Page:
Recently there has been a lot of media coverage and talk about whether UK mobile users could be forced to pay to receive calls and texts. There is much talk of mobile termination rates – but what exactly are these charges and how do changes in them affect the prices consumers pay?
Mobile termination rates are not, as is sometimes assumed, the same thing as a charge to receive a call. Consumers don’t pay termination charges directly. Instead, operators pay each other a termination charge when a call is passed from one network to another. We all ultimately fund this through our phone bills or pay-as-you-go credit. Most of the time regulators set these charges because they are invisible to customers.
Retail charges (how much consumers pay) are set more simply. Suppliers choose what price plans to offer; customers choose a supplier. The regulator doesn’t tell suppliers how much to charge since competition limits prices anyway, and nor do we tell the suppliers how to charge; for example, whether to charge for outgoing calls, incoming calls, or whether to combine with one monthly charge, or a combination of these.
The European commissioner, Viviane Reding, has proposed cutting the termination rates that fixed and mobile operators charge each other to complete calls, by changing the principles used by national regulators to set them. Across Europe, wholesale charges are around eight euro cents on average.
Some operators claim that the commission’s approach would reduce their revenue by up to a fifth – and that they will need to make up shortfalls in other ways. Operators are arguing that the biggest impact will be on users who currently pay the least, which is low-spending pay-as-you-go customers.
And although no operator has indicated that they are even seriously considering the idea, the media has reported of another way to claw back lost revenue, which would be for mobile operators to charge users to receive calls.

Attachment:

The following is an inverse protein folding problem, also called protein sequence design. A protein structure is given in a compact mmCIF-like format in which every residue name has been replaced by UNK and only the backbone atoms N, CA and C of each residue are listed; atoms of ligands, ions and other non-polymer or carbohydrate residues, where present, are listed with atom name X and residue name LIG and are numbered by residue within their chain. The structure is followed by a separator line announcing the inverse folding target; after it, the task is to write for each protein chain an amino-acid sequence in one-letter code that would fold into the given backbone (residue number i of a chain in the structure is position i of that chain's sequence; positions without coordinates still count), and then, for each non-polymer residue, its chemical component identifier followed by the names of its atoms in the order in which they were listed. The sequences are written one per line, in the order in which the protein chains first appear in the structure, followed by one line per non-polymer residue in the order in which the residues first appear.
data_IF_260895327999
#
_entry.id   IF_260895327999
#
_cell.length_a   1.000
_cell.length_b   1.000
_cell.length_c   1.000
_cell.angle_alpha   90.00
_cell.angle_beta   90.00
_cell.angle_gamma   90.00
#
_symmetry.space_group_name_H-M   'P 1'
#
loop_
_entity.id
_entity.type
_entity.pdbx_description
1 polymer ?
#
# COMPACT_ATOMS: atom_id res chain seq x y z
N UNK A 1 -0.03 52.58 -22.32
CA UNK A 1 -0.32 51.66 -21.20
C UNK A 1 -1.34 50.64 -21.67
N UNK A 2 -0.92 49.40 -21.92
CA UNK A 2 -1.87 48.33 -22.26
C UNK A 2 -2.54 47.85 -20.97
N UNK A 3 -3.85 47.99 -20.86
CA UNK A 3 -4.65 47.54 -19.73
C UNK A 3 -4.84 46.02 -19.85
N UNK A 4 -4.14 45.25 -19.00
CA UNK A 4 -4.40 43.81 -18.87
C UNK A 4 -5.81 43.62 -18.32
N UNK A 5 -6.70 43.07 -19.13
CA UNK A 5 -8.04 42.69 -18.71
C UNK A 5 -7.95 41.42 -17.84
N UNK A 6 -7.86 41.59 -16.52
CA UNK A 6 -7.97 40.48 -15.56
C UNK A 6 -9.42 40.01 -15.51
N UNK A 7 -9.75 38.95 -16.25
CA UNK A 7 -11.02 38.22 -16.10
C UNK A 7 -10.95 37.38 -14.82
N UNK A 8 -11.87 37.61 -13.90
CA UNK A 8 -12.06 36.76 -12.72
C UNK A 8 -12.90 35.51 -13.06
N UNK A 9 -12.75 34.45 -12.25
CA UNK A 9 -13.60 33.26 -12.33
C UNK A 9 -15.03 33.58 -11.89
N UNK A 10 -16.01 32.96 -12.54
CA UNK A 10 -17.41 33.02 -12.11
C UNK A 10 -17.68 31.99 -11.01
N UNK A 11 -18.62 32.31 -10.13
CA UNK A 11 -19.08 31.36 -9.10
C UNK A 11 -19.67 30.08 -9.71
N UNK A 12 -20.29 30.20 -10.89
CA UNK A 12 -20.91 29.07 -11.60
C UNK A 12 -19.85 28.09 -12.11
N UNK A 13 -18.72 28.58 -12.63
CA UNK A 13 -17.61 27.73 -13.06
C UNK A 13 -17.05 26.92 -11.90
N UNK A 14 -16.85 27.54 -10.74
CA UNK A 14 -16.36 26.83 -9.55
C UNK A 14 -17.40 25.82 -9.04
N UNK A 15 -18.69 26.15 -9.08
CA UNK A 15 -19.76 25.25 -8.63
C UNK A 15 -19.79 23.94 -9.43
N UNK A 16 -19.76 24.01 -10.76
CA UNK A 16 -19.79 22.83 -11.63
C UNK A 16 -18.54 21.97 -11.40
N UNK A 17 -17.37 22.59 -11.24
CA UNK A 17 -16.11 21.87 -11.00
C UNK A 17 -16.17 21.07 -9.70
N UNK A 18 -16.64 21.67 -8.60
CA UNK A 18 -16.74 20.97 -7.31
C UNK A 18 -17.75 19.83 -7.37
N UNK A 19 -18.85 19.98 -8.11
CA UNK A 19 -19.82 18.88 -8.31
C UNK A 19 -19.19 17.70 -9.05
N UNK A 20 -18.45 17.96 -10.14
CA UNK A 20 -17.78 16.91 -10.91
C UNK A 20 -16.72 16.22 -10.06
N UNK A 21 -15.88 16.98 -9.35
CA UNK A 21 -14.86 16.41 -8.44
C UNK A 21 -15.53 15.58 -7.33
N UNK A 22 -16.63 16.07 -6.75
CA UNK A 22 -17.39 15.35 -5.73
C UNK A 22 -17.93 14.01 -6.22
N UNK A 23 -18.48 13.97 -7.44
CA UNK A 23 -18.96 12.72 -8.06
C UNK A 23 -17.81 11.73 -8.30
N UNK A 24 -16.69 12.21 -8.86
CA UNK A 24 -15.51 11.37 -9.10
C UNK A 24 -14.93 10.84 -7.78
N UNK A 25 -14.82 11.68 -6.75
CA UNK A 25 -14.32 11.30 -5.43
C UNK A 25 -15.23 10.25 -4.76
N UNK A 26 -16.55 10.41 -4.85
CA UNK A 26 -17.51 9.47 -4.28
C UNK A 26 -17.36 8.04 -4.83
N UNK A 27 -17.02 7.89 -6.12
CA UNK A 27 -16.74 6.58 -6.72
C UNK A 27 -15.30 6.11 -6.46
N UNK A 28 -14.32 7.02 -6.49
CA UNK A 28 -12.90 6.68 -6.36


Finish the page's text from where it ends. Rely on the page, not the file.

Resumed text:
Ofcom is currently assessing our overall approach to the mobile sector – including the question of how termination rates should be set. In 2007, we capped termination rates for all five major operators, requiring the rates to fall each year until 2011, which has served consumers well. But our recent consultation on the mobile sector asks: is there a better way?
We understand that a lot of people don’t like the idea of paying to receive calls so it is unlikely that UK mobile operators would choose to force customers down that route and why any regulator – in London or Brussels – is unlikely to choose charges that are deeply unpopular with consumers.
We are thinking widely about options for the future of mobile termination charges. One thing we’ll be looking to understand is the effect that any changes might have on retail prices, including whether it would raise a realistic prospect of incoming call charges being widely introduced. And given our duties, we won’t make any detailed proposals, let alone changes to the rules, without carefully considering the effect on consumers.
David Stewart is competition partner at Ofcom